It’s not just processors that Intel knows how to do well. They know a thing or two about marketing those processors as well. A straw poll in my office revealed that nearly everyone could ‘bommm‘ the Intel jingle that is played with every ad they show. As brands have become more social over the last few years, Intel’s marketing excellence has translated into a social media presence that is second to none.
We were first alerted to Intel’s amazing content strategy on Facebook when we received an email alert from the Unmetric platform that basically said “look, Intel has done something incredible, go and check it out“. That amazing thing turned out to be this rather cheeky post below. And no kids, we aren’t going to explain it for you.
This post really is amazing, not just because it’s a rather good analogy, but because of the level of engagement that it generated for Intel. Over 100,000 people Liked the post which is an achievement in itself – very few brands have been able to get that many Likes. There was also over 34,500 Shares, which means that Intel’s reach went far and wide. In fact, we wouldn’t be surprised if well over one million people ended up seeing this post. Do keep in mind that Facebook limits the number of fans that see a post to around 12-16% of the total fan numbers, so even though Intel has over 12m Likes, not all 12m of them are likely to see it. Getting fans to share the post helps expand their reach to a far more people.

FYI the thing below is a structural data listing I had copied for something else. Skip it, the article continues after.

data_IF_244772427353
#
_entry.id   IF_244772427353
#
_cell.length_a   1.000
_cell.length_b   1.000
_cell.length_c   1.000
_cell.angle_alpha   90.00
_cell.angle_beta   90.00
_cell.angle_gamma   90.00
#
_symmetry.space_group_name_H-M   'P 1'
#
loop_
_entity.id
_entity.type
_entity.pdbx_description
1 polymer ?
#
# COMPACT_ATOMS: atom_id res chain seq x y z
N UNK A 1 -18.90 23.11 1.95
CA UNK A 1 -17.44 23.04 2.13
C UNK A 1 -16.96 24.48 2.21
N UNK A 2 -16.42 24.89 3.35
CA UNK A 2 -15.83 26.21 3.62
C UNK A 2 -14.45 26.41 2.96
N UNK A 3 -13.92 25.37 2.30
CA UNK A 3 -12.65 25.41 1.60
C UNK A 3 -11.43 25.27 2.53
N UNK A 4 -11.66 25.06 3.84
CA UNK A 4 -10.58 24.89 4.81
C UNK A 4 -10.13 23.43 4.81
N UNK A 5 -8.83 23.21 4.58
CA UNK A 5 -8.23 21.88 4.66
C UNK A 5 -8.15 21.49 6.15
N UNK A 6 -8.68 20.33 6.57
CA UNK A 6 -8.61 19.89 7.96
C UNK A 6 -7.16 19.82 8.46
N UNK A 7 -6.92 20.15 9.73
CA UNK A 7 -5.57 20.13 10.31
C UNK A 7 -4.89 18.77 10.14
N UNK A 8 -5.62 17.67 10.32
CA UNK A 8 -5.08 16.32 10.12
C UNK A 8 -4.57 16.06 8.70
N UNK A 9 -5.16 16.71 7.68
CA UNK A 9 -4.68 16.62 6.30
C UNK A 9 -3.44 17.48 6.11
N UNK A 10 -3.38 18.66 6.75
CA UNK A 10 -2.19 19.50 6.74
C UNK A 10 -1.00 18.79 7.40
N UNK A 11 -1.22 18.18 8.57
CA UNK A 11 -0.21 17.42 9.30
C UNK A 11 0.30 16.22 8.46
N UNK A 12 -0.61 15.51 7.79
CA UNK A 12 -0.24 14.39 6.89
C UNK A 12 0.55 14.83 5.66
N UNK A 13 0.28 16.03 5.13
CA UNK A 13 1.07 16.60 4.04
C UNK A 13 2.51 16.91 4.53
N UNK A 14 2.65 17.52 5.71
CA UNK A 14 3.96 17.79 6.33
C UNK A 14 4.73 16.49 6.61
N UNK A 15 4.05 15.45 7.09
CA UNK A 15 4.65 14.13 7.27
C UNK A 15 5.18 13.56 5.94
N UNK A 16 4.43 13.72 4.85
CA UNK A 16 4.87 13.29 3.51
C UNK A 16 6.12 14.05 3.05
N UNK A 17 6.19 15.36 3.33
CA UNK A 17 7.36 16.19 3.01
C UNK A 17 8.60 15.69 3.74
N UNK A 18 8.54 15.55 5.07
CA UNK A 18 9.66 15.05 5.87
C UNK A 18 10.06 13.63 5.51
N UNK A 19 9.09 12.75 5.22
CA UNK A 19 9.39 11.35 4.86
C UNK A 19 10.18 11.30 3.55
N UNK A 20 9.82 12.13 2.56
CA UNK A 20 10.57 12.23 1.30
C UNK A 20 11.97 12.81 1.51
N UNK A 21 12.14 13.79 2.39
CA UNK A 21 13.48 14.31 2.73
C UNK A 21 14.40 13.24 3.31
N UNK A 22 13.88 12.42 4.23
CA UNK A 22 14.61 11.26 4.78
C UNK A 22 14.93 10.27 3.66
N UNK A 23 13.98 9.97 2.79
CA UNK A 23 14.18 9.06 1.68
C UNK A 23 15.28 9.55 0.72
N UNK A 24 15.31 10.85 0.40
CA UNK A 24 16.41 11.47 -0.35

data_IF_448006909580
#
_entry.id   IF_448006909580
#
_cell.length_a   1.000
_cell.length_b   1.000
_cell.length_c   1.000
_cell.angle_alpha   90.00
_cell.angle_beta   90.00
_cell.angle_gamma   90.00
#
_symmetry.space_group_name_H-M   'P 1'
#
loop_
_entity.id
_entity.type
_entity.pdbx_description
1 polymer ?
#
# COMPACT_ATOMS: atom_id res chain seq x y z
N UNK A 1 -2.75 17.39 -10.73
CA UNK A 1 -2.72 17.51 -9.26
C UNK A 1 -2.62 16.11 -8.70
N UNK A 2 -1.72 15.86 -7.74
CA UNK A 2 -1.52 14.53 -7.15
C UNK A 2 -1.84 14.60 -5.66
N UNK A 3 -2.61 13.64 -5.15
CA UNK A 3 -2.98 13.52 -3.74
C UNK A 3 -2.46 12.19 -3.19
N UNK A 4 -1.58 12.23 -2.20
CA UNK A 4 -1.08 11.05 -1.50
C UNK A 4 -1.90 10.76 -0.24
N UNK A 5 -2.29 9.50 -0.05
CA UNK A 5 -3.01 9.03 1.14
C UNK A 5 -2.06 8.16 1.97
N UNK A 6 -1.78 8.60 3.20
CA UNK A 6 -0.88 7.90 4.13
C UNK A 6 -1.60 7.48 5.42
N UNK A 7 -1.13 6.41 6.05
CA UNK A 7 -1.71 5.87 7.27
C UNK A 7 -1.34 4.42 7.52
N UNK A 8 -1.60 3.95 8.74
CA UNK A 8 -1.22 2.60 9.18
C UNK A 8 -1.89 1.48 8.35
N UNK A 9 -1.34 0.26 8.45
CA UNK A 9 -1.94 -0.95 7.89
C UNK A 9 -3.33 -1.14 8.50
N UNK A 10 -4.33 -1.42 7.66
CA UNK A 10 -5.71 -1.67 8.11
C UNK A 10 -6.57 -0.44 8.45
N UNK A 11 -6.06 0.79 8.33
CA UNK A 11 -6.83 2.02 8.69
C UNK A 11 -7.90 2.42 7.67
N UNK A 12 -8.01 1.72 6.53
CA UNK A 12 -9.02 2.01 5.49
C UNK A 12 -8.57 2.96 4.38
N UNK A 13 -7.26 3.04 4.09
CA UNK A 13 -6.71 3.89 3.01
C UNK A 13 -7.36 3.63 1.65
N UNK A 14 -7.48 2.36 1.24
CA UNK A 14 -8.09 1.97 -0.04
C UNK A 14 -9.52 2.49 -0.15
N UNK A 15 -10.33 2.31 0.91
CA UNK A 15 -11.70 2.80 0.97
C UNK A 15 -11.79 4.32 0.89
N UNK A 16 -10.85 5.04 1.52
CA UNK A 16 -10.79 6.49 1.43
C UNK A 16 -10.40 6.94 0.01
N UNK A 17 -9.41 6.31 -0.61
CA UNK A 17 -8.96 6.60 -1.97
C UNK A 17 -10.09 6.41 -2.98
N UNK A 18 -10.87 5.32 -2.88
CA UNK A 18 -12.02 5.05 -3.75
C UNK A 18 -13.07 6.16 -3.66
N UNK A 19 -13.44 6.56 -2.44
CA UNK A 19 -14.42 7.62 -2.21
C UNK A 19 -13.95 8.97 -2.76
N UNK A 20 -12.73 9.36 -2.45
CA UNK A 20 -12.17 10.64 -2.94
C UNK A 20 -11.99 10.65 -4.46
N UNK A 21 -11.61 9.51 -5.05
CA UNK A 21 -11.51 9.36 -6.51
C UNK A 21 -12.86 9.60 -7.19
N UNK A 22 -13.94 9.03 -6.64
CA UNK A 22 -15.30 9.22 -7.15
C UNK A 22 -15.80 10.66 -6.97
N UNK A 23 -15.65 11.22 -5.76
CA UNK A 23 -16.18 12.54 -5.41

The chart below shows how engaging the post was, using the Unmetric Engagement Score, which factors in the number of Likes, Comments, Shares and estimated impressions for each post.
Intel is already doing a fine job of engaging their fans with an average engagement score of 181 per post compared to the sector average of 33. The Computer Babies post resonated so well with so many people that it got an Engagement Score of 1,208. This is the most engaging post Intel has ever posted to their Facebook page. The previous most engaging post scored 955.
We wanted to find out if the viral nature of the Computer Babies post impacted the fan growth rate of Intel in any way. We looked at the growth rate ten days before the post and ten days after to see how the growth changed. The results are in the chart below.
Intel’s fan growth rate only increased slightly after the Computer Babies post. Their growth rate is also far lower than the sector average. However, considering Intel has over 12m fans, a growth rate of 2.10% in 10 days represents over 255,000 new fans – more than the total number of fans for many other brands. Of course, we can’t attribute the increase in fan growth to this one post, but it could have been a factor thanks to its huge reach.
It just goes to show, even big brands could consider being more risqué and cheeky with their content strategy every now and then. When you try to ensure no one gets offended, no one is interested.
All data has been compiled and analyzed from the Unmetric platform which tracks dozens of metrics to enable brands to benchmark themselves against competitors and their industry sector. Gain access to all this data by claiming a 10 day free trial.